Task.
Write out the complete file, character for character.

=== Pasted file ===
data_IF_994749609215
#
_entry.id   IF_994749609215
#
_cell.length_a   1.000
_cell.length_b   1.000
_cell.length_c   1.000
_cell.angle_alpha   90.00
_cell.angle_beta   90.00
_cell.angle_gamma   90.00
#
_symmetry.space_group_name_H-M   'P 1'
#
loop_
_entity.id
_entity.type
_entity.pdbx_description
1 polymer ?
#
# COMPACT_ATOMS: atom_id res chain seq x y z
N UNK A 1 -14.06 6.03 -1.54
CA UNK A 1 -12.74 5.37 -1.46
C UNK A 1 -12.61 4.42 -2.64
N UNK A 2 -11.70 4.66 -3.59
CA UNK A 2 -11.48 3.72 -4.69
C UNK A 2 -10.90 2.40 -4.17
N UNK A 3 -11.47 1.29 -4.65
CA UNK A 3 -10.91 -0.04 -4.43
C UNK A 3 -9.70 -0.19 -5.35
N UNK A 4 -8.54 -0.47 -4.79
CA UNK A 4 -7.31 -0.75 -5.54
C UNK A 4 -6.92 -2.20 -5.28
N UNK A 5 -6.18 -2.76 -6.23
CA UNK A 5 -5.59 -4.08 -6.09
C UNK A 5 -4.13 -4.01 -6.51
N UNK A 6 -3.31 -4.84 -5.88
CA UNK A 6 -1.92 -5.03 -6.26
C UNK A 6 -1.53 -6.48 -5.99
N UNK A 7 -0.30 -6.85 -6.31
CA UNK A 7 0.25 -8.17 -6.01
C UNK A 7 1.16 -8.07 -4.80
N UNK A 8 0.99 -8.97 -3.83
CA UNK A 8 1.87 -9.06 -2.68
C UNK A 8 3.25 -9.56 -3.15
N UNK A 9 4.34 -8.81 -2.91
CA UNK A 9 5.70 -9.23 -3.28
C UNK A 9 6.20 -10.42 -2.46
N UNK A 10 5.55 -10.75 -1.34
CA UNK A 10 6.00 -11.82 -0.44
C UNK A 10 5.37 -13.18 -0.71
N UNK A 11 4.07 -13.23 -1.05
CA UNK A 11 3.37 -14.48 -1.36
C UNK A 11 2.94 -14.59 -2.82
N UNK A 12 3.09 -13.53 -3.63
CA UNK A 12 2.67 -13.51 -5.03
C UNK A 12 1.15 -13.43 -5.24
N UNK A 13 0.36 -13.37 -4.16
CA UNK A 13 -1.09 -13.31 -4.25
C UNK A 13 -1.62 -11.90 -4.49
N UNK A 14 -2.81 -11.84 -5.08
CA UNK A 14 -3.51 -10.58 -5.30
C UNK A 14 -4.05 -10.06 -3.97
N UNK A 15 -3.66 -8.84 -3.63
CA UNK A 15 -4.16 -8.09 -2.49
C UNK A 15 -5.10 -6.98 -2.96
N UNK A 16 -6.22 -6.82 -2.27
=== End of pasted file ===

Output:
data_IF_994749609215
#
_entry.id   IF_994749609215
#
_cell.length_a   1.000
_cell.length_b   1.000
_cell.length_c   1.000
_cell.angle_alpha   90.00
_cell.angle_beta   90.00
_cell.angle_gamma   90.00
#
_symmetry.space_group_name_H-M   'P 1'
#
loop_
_entity.id
_entity.type
_entity.pdbx_description
1 polymer ?
#
# COMPACT_ATOMS: atom_id res chain seq x y z
N UNK A 1 -14.06 6.03 -1.54
CA UNK A 1 -12.74 5.37 -1.46
C UNK A 1 -12.61 4.42 -2.64
N UNK A 2 -11.70 4.66 -3.59
CA UNK A 2 -11.48 3.72 -4.69
C UNK A 2 -10.90 2.40 -4.17
N UNK A 3 -11.47 1.29 -4.65
CA UNK A 3 -10.91 -0.04 -4.43
C UNK A 3 -9.70 -0.19 -5.35
N UNK A 4 -8.54 -0.47 -4.79
CA UNK A 4 -7.31 -0.75 -5.54
C UNK A 4 -6.92 -2.20 -5.28
N UNK A 5 -6.18 -2.76 -6.23
CA UNK A 5 -5.59 -4.08 -6.09
C UNK A 5 -4.13 -4.01 -6.51
N UNK A 6 -3.31 -4.84 -5.88
CA UNK A 6 -1.92 -5.03 -6.26
C UNK A 6 -1.53 -6.48 -5.99
N UNK A 7 -0.30 -6.85 -6.31
CA UNK A 7 0.25 -8.17 -6.01
C UNK A 7 1.16 -8.07 -4.80
N UNK A 8 0.99 -8.97 -3.83
CA UNK A 8 1.87 -9.06 -2.68
C UNK A 8 3.25 -9.56 -3.15
N UNK A 9 4.34 -8.81 -2.91
CA UNK A 9 5.70 -9.23 -3.28
C UNK A 9 6.20 -10.42 -2.46
N UNK A 10 5.55 -10.75 -1.34
CA UNK A 10 6.00 -11.82 -0.44
C UNK A 10 5.37 -13.18 -0.71
N UNK A 11 4.07 -13.23 -1.05
CA UNK A 11 3.37 -14.48 -1.36
C UNK A 11 2.94 -14.59 -2.82
N UNK A 12 3.09 -13.53 -3.63
CA UNK A 12 2.67 -13.51 -5.03
C UNK A 12 1.15 -13.43 -5.24
N UNK A 13 0.36 -13.37 -4.16
CA UNK A 13 -1.09 -13.31 -4.25
C UNK A 13 -1.62 -11.90 -4.49
N UNK A 14 -2.81 -11.84 -5.08
CA UNK A 14 -3.51 -10.58 -5.30
C UNK A 14 -4.05 -10.06 -3.97
N UNK A 15 -3.66 -8.84 -3.63
CA UNK A 15 -4.16 -8.09 -2.49
C UNK A 15 -5.10 -6.98 -2.96
N UNK A 16 -6.22 -6.82 -2.27